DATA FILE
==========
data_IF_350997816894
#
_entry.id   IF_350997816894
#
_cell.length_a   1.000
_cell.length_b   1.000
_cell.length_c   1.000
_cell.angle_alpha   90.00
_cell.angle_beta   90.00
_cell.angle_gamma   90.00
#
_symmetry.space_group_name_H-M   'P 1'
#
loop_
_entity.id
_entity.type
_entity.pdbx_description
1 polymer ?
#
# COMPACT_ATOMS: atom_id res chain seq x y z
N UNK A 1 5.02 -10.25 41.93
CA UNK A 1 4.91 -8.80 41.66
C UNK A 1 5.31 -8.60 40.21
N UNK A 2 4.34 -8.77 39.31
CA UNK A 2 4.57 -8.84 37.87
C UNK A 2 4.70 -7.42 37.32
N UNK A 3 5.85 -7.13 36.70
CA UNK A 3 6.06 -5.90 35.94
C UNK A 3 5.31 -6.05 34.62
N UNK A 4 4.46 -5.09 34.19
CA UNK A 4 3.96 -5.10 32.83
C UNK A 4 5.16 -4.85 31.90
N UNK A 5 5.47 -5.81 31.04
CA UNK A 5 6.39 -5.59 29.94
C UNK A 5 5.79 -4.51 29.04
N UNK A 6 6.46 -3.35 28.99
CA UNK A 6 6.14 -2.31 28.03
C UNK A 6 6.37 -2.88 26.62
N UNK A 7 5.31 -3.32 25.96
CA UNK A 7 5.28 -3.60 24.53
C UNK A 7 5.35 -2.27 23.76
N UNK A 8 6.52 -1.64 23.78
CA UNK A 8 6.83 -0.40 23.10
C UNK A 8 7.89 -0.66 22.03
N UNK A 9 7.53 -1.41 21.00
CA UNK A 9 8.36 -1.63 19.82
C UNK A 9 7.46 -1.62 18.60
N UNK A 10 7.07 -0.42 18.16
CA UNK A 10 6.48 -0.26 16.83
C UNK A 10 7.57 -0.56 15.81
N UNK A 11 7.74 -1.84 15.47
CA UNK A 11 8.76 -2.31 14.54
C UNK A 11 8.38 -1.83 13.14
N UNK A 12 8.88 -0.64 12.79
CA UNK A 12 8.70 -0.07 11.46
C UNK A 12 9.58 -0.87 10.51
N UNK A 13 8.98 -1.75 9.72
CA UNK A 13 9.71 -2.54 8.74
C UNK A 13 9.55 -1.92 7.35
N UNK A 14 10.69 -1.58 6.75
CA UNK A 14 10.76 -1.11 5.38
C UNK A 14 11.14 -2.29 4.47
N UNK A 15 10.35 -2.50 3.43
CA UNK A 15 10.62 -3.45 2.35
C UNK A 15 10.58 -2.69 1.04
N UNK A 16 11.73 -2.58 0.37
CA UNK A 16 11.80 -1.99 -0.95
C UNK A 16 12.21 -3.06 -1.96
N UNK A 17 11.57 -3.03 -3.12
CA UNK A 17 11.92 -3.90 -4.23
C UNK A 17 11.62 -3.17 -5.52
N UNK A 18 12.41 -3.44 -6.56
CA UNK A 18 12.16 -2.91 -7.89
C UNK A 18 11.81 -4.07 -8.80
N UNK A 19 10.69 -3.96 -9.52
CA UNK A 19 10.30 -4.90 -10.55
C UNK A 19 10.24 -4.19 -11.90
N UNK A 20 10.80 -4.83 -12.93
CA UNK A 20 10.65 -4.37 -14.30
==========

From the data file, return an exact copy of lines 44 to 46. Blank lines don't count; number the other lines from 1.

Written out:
C UNK A 8 7.89 -0.66 22.03
N UNK A 9 7.53 -1.41 21.00
CA UNK A 9 8.36 -1.63 19.82